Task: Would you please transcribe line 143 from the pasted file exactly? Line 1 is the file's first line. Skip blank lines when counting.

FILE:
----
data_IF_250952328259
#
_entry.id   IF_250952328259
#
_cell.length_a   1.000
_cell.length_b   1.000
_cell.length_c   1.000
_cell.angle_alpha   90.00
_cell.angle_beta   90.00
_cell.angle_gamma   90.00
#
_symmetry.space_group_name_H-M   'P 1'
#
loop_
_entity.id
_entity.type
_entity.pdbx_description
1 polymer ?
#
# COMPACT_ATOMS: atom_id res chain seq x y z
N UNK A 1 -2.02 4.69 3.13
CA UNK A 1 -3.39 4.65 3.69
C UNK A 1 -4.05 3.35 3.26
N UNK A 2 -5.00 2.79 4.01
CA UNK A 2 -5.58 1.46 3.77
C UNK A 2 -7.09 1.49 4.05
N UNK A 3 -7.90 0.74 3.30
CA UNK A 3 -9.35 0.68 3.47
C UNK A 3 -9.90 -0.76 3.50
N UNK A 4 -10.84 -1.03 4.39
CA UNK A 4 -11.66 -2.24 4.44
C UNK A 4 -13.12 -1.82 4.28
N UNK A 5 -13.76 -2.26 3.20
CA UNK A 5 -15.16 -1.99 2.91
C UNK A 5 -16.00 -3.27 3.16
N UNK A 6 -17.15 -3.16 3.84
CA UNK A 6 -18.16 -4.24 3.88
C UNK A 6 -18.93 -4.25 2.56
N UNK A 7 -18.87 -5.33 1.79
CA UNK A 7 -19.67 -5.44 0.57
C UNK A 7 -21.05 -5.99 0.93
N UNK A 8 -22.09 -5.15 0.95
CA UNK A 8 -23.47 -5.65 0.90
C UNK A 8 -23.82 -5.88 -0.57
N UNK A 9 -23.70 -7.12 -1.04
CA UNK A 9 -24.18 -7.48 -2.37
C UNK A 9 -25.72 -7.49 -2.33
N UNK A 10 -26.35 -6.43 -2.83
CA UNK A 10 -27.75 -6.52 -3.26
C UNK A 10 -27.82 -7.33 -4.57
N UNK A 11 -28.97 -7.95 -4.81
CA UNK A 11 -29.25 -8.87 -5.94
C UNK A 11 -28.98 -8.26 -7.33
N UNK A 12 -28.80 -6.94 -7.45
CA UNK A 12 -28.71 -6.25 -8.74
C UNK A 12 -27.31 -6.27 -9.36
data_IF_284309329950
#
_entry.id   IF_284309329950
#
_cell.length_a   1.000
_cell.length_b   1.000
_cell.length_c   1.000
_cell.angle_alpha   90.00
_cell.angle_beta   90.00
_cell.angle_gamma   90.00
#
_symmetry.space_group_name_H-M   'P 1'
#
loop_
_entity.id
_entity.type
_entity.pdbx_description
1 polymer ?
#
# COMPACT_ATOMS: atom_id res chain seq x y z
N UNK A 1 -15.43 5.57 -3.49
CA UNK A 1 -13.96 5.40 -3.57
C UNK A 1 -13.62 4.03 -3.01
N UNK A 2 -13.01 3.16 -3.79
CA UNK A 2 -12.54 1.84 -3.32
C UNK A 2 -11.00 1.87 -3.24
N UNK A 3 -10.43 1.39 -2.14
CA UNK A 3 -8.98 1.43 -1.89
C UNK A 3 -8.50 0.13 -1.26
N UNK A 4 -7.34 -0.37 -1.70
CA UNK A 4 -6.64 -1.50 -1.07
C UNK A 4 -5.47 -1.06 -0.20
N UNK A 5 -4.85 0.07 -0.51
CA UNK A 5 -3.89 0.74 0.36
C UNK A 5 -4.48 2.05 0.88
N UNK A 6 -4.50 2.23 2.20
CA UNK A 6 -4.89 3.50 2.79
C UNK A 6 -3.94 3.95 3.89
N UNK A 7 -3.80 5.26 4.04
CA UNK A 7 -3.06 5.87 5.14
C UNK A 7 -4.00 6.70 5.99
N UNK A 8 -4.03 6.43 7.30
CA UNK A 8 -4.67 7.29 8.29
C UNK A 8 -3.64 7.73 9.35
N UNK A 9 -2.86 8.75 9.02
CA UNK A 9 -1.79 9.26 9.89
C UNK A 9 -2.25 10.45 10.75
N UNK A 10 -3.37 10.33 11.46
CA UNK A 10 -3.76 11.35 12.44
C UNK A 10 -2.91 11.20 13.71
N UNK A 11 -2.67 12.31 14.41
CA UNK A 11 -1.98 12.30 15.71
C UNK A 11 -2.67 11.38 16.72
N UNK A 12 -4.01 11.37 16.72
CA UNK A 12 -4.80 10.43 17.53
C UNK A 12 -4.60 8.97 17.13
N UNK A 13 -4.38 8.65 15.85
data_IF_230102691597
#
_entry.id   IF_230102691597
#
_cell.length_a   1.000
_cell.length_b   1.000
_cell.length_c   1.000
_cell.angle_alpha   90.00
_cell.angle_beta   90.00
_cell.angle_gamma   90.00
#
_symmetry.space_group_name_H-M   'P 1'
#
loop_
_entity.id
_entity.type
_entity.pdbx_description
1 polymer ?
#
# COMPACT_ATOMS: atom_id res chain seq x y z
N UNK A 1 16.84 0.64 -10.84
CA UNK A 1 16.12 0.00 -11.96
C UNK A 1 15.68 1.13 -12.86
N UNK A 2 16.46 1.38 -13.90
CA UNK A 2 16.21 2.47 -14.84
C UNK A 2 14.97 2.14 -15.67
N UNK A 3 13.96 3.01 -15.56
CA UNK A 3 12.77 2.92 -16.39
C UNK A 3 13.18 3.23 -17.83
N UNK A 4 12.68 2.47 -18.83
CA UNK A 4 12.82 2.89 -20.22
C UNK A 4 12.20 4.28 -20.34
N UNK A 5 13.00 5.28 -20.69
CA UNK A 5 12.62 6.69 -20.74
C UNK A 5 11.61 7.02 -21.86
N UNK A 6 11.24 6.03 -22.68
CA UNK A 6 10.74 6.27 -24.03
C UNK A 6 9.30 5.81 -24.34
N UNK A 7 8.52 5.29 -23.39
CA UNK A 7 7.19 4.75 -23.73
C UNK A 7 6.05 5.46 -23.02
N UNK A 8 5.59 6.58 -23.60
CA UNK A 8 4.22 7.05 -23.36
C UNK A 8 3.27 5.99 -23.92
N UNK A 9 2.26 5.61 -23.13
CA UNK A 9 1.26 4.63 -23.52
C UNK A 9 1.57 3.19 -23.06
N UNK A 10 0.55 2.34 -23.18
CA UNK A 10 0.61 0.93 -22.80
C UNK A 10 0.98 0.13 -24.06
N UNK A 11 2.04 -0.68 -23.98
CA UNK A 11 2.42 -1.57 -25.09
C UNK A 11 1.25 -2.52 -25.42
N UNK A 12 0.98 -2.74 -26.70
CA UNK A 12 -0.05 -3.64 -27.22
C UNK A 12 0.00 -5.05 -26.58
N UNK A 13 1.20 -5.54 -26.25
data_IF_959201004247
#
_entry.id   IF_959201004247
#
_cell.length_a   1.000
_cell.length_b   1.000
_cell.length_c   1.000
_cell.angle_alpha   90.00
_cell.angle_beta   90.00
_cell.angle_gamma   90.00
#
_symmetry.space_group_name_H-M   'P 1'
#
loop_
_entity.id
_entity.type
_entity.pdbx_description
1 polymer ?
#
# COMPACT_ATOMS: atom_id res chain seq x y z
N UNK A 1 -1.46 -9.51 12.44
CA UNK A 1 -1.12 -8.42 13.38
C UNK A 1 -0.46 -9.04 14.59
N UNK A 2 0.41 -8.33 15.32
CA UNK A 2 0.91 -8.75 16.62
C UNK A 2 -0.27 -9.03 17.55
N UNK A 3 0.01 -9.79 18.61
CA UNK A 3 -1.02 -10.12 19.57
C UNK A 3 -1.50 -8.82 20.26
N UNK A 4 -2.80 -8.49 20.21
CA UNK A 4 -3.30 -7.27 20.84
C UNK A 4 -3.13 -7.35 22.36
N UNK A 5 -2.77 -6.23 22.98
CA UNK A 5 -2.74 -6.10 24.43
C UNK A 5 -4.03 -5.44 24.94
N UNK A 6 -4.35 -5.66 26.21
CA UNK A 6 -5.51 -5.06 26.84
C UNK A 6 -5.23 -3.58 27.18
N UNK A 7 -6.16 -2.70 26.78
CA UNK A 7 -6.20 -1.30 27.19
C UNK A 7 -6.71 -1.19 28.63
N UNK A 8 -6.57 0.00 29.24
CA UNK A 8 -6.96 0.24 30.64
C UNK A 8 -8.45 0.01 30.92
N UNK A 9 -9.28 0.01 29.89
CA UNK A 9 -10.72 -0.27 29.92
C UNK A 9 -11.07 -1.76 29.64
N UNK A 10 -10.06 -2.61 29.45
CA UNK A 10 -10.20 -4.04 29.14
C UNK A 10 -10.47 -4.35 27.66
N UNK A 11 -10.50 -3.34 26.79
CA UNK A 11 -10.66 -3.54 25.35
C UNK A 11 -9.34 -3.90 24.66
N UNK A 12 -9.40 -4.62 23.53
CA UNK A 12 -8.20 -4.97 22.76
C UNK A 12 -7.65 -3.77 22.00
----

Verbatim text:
N UNK A 4 12.68 2.47 -18.83